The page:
The War Department refused their request. It said that the Air Corps chose men with technical experience. The department also said that blacks were not that interested in flying. And, it said so many educated white men wanted to enter the Air Corps that many whites had to be refused acceptance.

VOICE TWO:

The War Department's refusal led many to feel that blacks would be guaranteed acceptance into the Air Corps only through legislation by Congress. Black leaders used the United States' preparation for and entry into World War Two to pressure Congress. They attacked the unfair treatment of blacks in the armed services.

In Nineteen-Thirty-Nine, Congress passed a bill that guaranteed blacks the right to be trained as military air pilots. It was proposed that a pilot training camp for blacks be established at Tuskegee, Alabama.

VOICE ONE:

Black leaders praised the signs of change within the military. Yet they continued to attack the military policy of racial separation. The War Department answered the criticisms by making plans to form several new black fighting groups. It also promoted a black Colonel, Benjamin O. Davis Senior, to Brigadier General. And, the department appointed a black judge, William Hastie, who was head of Howard University Law School, as Civilian Aide on Negro Affairs.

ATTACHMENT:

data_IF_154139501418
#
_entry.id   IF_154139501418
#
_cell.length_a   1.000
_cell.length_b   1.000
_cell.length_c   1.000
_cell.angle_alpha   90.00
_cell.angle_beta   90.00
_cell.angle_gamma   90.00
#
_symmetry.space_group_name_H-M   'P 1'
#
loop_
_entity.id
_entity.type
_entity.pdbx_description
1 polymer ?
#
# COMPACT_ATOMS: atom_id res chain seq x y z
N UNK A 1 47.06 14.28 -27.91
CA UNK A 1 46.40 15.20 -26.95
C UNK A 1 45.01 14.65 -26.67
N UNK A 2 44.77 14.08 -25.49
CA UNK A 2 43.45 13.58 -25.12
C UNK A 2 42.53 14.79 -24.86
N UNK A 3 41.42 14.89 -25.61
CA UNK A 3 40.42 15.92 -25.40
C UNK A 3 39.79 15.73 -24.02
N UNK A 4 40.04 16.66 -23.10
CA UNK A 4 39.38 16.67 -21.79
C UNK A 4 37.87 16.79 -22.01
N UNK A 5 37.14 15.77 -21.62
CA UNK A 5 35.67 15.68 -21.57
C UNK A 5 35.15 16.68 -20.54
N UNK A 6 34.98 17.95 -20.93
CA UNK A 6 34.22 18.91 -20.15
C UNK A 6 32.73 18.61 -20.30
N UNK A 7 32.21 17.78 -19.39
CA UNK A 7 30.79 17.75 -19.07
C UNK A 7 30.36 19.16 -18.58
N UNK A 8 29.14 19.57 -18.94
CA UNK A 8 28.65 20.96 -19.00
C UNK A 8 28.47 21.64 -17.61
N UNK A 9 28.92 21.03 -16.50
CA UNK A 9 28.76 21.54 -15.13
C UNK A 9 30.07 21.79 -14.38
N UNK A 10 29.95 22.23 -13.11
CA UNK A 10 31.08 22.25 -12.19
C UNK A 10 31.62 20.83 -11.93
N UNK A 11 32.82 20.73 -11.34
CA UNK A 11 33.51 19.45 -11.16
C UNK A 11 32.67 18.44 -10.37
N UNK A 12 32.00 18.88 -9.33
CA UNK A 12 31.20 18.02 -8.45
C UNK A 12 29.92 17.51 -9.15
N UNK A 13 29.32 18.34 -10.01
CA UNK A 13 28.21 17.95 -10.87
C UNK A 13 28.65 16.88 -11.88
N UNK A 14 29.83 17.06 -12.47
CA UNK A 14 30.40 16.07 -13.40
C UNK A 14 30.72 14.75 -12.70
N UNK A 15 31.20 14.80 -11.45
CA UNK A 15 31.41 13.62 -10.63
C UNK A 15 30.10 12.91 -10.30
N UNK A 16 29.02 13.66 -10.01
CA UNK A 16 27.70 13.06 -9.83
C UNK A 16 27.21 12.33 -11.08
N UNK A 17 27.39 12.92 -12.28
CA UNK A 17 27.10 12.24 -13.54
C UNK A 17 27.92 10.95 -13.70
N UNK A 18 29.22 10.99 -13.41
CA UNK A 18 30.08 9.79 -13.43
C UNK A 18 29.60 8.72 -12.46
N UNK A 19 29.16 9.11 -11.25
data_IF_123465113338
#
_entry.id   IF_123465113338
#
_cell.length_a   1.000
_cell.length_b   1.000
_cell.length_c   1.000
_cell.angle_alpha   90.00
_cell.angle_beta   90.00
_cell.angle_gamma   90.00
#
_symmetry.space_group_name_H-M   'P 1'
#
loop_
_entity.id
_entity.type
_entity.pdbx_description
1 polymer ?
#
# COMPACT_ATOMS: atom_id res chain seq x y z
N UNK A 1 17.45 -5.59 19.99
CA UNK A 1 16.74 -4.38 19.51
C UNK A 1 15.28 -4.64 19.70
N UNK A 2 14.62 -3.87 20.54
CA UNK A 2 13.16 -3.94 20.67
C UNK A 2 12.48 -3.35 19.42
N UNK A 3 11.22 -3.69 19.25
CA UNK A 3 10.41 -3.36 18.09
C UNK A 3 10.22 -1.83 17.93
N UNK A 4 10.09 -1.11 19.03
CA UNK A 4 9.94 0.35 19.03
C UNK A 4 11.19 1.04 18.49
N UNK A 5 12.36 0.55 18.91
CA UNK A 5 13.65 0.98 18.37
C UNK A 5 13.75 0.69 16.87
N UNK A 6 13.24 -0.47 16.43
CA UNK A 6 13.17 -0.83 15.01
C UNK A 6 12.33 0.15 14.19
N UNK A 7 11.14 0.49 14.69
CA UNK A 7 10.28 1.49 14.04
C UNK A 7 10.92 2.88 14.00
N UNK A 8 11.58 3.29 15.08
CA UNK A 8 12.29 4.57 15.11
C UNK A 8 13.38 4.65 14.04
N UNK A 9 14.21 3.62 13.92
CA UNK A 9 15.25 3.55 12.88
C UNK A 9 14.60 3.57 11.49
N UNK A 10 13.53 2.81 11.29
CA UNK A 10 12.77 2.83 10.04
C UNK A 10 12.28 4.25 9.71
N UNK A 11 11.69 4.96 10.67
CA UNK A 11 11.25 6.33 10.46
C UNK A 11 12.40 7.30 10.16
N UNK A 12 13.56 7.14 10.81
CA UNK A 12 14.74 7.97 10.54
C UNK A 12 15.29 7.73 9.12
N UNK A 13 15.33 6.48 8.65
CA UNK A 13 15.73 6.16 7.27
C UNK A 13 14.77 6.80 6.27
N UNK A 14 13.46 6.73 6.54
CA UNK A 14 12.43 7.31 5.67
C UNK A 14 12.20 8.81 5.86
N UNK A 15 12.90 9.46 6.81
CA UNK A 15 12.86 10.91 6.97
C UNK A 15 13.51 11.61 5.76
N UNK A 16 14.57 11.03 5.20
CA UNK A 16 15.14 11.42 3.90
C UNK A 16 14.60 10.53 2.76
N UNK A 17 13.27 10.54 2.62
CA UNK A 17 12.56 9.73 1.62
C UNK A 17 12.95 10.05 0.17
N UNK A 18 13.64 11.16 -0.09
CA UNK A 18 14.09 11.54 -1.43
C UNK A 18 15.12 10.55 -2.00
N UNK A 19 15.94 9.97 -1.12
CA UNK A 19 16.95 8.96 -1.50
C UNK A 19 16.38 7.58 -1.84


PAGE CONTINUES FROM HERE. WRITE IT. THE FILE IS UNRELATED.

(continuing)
VOICE TWO:

Judge Hastie first opposed the establishment of a flying training school at Tuskegee. He wanted blacks to be trained along with whites, not separately. The Air Corps, however, said there was no room in other programs. It said establishing a school at Tuskegee would be the fastest way to start the training program.

Judge Hastie withdrew his formal opposition to the plan, even though he was not satisfied with it.

Fred Patterson was president of the Tuskegee Institute then. He also objected to the separate training of black pilots at Tuskegee. He said that it was necessary to denounce forced racial separation. Mister Patterson finally accepted the program at Tuskegee. He realized blacks would be trained separately from whites any place in the United States. He saw Tuskegee as a beginning. At least blacks were now able to be military pilots.

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VOICE ONE:

The Civilian Pilot Training Program at Tuskegee trained black pilots for difficult and dangerous flying. On March Seventh, Nineteen-Forty-Two, the first group of African-Americans ever to be trained as fighter pilots completed the program at Tuskegee. General Davis's son, Benjamin O. Davis Junior, was among the first graduates. Blacks finally had won the right to fly with the Army Air Corps, now known as the Army Air Forces.

Many of the men trained at Tuskegee served in Europe with the Ninety-Ninth Pursuit Squadron. It was organized in October of Nineteen-Forty-Two. Lieutenant Colonel Benjamin O. Davis Junior commanded it.